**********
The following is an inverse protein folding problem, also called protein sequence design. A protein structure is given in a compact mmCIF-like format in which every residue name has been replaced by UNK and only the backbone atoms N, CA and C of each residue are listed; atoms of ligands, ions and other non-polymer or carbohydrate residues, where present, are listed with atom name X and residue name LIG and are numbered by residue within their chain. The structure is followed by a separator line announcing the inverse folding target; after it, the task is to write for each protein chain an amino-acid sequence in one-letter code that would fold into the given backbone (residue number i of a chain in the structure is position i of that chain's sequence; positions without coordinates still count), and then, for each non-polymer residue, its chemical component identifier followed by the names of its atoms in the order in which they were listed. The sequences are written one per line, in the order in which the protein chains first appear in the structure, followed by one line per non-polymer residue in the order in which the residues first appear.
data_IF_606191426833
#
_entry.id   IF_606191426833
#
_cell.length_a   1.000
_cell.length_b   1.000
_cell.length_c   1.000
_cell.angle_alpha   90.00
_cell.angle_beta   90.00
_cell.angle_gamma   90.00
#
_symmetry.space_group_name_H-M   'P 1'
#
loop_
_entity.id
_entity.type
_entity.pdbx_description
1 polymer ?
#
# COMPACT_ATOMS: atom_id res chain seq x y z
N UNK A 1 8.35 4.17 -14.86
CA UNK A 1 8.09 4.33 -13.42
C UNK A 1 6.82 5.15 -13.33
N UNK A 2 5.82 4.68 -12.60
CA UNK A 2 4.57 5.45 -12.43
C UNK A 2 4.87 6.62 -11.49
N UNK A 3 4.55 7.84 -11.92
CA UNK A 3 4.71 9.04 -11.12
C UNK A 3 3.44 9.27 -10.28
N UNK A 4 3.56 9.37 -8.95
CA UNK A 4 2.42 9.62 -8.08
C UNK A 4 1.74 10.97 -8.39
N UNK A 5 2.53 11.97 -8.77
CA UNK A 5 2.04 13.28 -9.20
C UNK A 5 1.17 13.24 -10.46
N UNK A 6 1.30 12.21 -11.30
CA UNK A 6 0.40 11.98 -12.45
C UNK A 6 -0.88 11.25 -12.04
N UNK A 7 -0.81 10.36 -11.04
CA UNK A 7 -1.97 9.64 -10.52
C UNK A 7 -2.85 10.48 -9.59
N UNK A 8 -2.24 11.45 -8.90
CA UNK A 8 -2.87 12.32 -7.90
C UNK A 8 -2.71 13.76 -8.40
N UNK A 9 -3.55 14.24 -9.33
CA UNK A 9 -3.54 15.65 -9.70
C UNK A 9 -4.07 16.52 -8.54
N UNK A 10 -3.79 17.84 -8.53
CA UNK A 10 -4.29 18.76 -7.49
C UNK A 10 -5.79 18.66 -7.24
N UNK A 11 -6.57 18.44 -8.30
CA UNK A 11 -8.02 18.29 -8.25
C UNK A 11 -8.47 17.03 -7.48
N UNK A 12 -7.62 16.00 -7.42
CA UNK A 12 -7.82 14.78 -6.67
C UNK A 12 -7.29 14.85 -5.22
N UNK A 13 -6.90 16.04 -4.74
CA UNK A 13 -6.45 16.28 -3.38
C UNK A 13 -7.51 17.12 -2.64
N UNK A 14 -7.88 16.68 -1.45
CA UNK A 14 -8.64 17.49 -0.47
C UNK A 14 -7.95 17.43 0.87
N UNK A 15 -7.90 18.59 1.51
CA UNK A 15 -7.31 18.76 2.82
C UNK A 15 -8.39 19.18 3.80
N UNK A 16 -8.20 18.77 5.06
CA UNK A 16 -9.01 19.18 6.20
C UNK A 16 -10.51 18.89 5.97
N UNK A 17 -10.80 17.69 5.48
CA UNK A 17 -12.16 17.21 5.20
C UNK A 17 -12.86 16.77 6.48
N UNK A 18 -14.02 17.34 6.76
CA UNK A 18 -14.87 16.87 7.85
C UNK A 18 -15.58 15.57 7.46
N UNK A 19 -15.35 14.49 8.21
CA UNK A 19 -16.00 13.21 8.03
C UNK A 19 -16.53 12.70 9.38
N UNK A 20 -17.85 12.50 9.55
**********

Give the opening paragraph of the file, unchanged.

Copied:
The following is an inverse protein folding problem, also called protein sequence design. A protein structure is given in a compact mmCIF-like format in which every residue name has been replaced by UNK and only the backbone atoms N, CA and C of each residue are listed; atoms of ligands, ions and other non-polymer or carbohydrate residues, where present, are listed with atom name X and residue name LIG and are numbered by residue within their chain. The structure is followed by a separator line announcing the inverse folding target; after it, the task is to write for each protein chain an amino-acid sequence in one-letter code that would fold into the given backbone (residue number i of a chain in the structure is position i of that chain's sequence; positions without coordinates still count), and then, for each non-polymer residue, its chemical component identifier followed by the names of its atoms in the order in which they were listed. The sequences are written one per line, in the order in which the protein chains first appear in the structure, followed by one line per non-polymer residue in the order in which the residues first appear.